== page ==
A chromatid (Greek khrōmat- 'color' + -id) is one half of a duplicated chromosome. Before replication, one chromosome is composed of one DNA molecule. In replication, the DNA molecule is copied, and the two molecules are known as chromatids. During the later stages of cell division these chromatids separate longitudinally to become individual chromosomes.
Chromatid pairs are normally genetically identical, and said to be homozygous. However, if mutations occur, they will present slight differences, in which case they are heterozygous. The pairing of chromatids should not be confused with the ploidy of an organism, which is the number of homologous versions of a chromosome.
Chromatids may be sister or non-sister chromatids. A sister chromatid is either one of the two chromatids of the same chromosome joined together by a common centromere. A pair of sister chromatids is called a dyad. Once sister chromatids have separated (during the anaphase of mitosis or the anaphase II of meiosis during sexual reproduction), they are again called chromosomes, each having the same genetic mass as one of the individual chromatids that made up its parent. The DNA sequence of two sister chromatids is completely identical (apart from very rare DNA copying errors).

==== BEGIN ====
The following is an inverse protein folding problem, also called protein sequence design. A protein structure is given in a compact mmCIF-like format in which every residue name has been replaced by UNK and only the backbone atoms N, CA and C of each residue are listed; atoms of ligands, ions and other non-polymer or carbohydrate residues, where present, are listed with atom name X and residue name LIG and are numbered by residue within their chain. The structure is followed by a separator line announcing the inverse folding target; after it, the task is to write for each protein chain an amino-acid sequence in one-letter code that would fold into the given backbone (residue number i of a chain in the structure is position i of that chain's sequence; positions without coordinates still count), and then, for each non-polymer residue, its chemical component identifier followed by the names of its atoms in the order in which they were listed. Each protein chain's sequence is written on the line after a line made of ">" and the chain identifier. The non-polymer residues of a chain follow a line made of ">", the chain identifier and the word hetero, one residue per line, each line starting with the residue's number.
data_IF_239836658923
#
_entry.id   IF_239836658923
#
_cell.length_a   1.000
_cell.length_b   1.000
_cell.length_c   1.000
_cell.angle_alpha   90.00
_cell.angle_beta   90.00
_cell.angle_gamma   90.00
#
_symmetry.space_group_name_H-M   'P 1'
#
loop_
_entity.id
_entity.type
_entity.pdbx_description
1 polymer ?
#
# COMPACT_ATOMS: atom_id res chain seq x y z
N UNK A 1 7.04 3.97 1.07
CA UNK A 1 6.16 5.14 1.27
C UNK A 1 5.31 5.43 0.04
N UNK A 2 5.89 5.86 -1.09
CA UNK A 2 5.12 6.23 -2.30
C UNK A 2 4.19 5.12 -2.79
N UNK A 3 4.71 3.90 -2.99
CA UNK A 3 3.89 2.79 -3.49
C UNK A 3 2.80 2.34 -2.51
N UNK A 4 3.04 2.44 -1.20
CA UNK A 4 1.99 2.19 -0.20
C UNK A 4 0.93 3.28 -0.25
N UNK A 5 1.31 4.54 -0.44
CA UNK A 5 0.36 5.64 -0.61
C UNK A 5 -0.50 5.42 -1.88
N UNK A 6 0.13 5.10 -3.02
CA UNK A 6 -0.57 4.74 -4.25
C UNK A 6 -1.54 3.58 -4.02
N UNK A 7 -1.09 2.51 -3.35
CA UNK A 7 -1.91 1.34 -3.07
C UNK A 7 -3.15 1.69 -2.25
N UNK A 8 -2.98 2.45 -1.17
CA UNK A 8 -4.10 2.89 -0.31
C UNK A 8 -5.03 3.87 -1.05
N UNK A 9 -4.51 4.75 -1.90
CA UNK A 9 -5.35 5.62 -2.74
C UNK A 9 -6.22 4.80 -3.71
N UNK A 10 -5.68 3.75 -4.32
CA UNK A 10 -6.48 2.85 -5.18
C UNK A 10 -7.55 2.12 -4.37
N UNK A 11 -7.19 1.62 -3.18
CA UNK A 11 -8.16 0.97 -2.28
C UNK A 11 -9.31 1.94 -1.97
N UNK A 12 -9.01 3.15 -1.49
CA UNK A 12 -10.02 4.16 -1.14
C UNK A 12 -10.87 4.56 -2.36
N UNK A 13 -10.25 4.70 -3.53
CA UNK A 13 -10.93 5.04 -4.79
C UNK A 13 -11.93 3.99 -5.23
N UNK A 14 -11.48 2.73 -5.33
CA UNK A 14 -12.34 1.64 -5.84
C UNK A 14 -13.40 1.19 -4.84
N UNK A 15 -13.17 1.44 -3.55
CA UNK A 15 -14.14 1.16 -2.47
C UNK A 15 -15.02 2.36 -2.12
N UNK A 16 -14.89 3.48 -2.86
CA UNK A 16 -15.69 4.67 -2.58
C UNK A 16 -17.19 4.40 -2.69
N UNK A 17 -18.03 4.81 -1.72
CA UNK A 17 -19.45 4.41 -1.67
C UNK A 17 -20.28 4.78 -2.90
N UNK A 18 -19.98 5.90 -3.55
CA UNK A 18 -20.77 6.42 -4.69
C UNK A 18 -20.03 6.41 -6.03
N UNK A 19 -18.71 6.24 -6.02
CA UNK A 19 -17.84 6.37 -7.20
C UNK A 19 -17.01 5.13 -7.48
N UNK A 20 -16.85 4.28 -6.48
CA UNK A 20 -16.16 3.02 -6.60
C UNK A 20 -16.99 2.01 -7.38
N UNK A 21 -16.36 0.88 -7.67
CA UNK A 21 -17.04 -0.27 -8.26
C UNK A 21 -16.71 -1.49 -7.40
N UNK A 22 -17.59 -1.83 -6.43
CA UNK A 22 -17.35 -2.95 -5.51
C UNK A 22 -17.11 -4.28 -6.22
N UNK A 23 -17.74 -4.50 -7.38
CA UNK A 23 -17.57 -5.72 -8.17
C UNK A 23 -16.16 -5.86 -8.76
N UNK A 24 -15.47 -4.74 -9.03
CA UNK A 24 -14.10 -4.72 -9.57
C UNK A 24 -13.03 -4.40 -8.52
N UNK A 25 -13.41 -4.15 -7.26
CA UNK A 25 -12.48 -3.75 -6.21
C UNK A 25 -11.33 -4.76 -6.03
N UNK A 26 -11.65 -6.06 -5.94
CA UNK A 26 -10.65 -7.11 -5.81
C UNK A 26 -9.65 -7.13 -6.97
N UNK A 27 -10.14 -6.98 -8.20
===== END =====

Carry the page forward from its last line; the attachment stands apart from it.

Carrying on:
Sister chromatid exchange (SCE) is the exchange of genetic information between two sister chromatids. SCEs can occur during mitosis or meiosis. SCEs appear to primarily reflect DNA recombinational repair processes responding to DNA damage (see articles Sister chromatids and Sister chromatid exchange).
Non-sister chromatids, on the other hand, refers to either of the two chromatids of paired homologous chromosomes, that is, the pairing of a paternal chromosome and a maternal chromosome. In chromosomal crossovers, non-sister (homologous) chromatids form chiasmata to exchange genetic material during the prophase I of meiosis (See Homologous chromosome pair).